Come back to Guam.
Resistance song sung by the people of Guam during World War II
Acquired by the US pursuant to the treaty that ended the Spanish-American War in 1898, by the time of the Japanese invasion of Guam in 1941, the people of Guam, Chamorros, were largely pro-American, enjoying prosperity under American rule. Thus they were hostile to the Japanese invasion of Guam which occurred in December 1941. The Japanese occupation was brutal, murdering 1000 of the 20,000 people of Guam.
Devout Catholics, the people of Guam looked to the Church in this dark hour, and they did not look in vain. The head of the Church in Guam was a young priest, Father Jesus Baza Duenas, the second Chamorro to be ordained a priest. He became the head of the Church when Bishop Miguel Olano was taken away as a prisoner of war by the Japanese. The Bishop’s parting instruction to Father Duenas was that he defend the Chamorros from the Japanese. He was an untiring advocate of his people with the Japanese military, fearlessly demanding food and shelter for the many people displaced by the Japanese invasion. At the same time he instructed his people not to cooperate with the Japanese, telling them that the Americans would be back some day and drive the Japanese out. He knew about the six Americans who had initially escaped Japanese capture, including sailor George Tweed who would be the only one of the six to survive and evade capture successfully until the liberation of Guam, and who radioed information about the Japanese defenses to the Navy, and that members of his flock were risking their lives, and always paid with their lives when caught by the Japanese, to help the Americans. Father Duenas refused to give any information about any of this to the Japanese although often questioned by Japanese officers.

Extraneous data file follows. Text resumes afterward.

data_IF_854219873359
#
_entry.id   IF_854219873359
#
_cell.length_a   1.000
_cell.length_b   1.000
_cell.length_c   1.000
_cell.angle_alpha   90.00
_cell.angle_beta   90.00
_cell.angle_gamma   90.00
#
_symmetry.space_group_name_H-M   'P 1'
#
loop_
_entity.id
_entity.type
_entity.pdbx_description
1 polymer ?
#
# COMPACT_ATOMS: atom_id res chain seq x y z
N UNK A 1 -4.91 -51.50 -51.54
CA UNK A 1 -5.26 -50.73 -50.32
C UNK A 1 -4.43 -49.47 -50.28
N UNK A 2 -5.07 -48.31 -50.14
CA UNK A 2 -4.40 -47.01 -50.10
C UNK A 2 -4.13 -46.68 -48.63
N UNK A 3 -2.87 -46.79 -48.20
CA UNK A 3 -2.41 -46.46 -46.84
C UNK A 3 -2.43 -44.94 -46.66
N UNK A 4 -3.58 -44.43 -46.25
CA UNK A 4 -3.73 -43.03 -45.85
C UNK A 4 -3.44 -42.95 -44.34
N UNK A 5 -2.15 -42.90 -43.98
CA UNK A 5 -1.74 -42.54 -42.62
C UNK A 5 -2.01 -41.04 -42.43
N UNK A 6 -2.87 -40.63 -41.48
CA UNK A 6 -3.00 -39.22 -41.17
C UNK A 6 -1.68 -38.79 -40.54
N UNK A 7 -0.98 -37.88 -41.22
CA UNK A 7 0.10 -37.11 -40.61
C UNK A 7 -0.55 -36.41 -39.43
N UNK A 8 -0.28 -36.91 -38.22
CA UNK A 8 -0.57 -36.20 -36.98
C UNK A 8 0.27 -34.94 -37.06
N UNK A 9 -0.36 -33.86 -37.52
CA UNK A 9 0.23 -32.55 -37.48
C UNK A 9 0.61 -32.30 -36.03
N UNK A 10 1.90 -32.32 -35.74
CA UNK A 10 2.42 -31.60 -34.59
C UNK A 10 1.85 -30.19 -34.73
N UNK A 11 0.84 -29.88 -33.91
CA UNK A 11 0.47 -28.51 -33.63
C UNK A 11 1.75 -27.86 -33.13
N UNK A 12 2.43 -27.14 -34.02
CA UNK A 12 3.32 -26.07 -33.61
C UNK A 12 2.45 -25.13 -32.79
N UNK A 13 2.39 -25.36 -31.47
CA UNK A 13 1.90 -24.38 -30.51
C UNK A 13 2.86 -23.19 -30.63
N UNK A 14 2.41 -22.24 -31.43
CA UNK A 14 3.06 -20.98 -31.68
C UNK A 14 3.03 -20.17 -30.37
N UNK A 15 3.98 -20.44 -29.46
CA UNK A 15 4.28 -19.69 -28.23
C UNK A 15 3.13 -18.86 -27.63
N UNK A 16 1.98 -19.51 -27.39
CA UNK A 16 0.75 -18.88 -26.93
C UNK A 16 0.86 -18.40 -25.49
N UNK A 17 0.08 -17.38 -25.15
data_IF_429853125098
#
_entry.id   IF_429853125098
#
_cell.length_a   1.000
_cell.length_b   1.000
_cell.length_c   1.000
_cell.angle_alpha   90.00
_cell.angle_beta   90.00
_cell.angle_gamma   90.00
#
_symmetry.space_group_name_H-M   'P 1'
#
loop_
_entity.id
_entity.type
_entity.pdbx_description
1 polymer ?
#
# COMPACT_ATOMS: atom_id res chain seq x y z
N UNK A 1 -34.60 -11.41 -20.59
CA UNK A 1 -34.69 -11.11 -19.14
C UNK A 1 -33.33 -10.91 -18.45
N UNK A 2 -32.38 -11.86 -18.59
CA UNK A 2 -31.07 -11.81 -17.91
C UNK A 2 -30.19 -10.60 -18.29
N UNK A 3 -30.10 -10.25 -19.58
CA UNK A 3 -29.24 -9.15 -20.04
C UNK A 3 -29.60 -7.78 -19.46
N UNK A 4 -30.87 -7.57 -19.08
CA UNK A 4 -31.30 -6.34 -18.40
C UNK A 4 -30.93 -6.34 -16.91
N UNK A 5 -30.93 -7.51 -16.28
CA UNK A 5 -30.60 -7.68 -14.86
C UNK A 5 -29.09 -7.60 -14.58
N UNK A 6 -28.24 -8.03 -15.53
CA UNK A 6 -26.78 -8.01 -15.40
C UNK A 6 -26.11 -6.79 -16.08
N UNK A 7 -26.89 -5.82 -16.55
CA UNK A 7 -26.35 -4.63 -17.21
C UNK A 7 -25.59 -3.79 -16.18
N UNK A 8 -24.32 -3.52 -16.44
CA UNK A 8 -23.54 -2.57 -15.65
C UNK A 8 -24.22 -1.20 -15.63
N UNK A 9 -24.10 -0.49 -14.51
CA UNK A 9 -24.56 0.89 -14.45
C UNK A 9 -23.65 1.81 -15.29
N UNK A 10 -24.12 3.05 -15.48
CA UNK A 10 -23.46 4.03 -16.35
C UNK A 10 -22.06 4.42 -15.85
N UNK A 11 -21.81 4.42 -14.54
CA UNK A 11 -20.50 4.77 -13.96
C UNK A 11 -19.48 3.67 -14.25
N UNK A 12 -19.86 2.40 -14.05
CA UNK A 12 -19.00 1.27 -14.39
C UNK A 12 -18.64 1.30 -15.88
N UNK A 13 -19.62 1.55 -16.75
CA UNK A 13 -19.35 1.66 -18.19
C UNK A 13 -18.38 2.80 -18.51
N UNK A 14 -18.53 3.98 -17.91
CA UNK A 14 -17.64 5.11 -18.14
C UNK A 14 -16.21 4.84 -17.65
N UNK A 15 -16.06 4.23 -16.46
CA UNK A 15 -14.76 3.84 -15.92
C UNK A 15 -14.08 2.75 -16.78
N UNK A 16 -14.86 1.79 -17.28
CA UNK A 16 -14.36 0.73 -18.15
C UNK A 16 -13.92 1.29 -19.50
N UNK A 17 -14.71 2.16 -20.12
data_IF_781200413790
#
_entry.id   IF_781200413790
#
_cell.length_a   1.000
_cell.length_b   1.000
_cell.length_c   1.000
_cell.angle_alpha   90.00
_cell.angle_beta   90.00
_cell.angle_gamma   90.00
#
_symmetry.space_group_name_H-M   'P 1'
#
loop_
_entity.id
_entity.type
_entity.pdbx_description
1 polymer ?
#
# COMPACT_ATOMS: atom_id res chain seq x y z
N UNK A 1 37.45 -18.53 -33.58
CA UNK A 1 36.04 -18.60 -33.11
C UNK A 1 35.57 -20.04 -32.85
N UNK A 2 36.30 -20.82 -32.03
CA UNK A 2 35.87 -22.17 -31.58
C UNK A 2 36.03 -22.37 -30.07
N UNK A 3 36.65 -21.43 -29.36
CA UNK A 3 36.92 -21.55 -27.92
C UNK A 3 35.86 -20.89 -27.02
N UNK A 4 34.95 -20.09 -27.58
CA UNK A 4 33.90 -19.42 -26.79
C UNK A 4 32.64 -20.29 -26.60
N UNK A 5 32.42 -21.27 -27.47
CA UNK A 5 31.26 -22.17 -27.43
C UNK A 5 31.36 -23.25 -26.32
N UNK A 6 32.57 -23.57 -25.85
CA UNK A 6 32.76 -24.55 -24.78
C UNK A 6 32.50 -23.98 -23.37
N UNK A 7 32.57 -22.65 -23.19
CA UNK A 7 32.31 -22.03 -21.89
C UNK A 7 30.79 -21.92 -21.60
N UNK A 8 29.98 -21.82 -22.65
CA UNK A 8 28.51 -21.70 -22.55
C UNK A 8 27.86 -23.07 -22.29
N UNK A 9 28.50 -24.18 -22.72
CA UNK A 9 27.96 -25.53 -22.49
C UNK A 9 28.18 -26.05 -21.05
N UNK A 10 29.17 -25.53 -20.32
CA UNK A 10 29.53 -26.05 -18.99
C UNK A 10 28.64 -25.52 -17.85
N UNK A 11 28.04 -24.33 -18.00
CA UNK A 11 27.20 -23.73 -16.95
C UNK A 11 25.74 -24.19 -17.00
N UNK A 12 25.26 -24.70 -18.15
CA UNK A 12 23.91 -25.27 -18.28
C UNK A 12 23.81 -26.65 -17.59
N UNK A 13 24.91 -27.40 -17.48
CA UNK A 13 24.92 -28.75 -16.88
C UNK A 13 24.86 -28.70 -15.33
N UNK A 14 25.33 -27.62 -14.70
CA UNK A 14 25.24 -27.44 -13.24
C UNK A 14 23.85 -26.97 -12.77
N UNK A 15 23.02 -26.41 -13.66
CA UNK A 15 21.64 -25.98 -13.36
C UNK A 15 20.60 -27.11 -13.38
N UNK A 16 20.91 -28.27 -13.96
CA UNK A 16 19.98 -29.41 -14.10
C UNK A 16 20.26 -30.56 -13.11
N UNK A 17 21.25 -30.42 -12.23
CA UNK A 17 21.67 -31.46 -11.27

Father Duenas was looked upon by the people of Guam as a hero, riding upon his white horse around the island to say mass in remote areas, and to conduct marriages, baptisms and funerals. To attempt to lessen his influence, the Japanese imported two Japanese Catholic priests, which had absolutely no impact on the esteem in which the people of Guam held their priest. In frustration, the Japanese would often literally hold a gun to the head of Father Duenas as he said mass, and beat him periodically in public. This only certified his hero status and increased his influence among his people, to the rage of the Japanese.
On July 8, 1944, with the liberation of Guam coming close, Father Duenas and his nephew, Attorney Eduardo Duenas, were arrested by the Japanese. Tortured, they refused to give up information about the whereabouts of George Tweed. Father Duenas when questioned said that he answered only to God and that the Japanese were not God. Father Duenas was offered a chance to escape by some of his people who got a message to him. He refused, saying: “You must know what would happen to our families if we escape. I’m positive the Japanese will retaliate against them. Go look after you families. God will look after me. I have done no wrong.”
As the sun rose on July 12, 1944, just nine days before the American marines and soldiers stormed ashore on Guam, a date known as the holiday Liberation Day ever since on Guam, Father Duenas and his nephew were beheaded. Father Duenas was thirty years old. Continue reading
Something for the weekend. Kimigayo, the Japanese national anthem.
And so World War II ended with the people of Japan standing at attention or bowing as they heard their Emperor tell them, in a classical Japanese that most of them probably found hard to follow, that it was time to endure the unendurable:
TO OUR GOOD AND LOYAL SUBJECTS:
After pondering deeply the general trends of the world and the actual conditions obtaining in Our Empire today, We have decided to effect a settlement of the present situation by resorting to an extraordinary measure.
We have ordered Our Government to communicate to the Governments of the United States, Great Britain, China and the Soviet Union that Our Empire accepts the provisions of their Joint Declaration.
To strive for the common prosperity and happiness of all nations as well as the security and well-being of Our subjects is the solemn obligation which has been handed down by Our Imperial Ancestors and which lies close to Our heart.
Indeed, We declared war on America and Britain out of Our sincere desire to ensure Japan’s self-preservation and the stabilization of East Asia, it being far from Our thought either to infringe upon the sovereignty of other nations or to embark upon territorial aggrandizement.
But now the war has lasted for nearly four years. Despite the best that has been done by everyone – the gallant fighting of the military and naval forces, the diligence and assiduity of Our servants of the State, and the devoted service of Our one hundred million people – the war situation has developed not necessarily to Japan’s advantage, while the general trends of the world have all turned against her interest.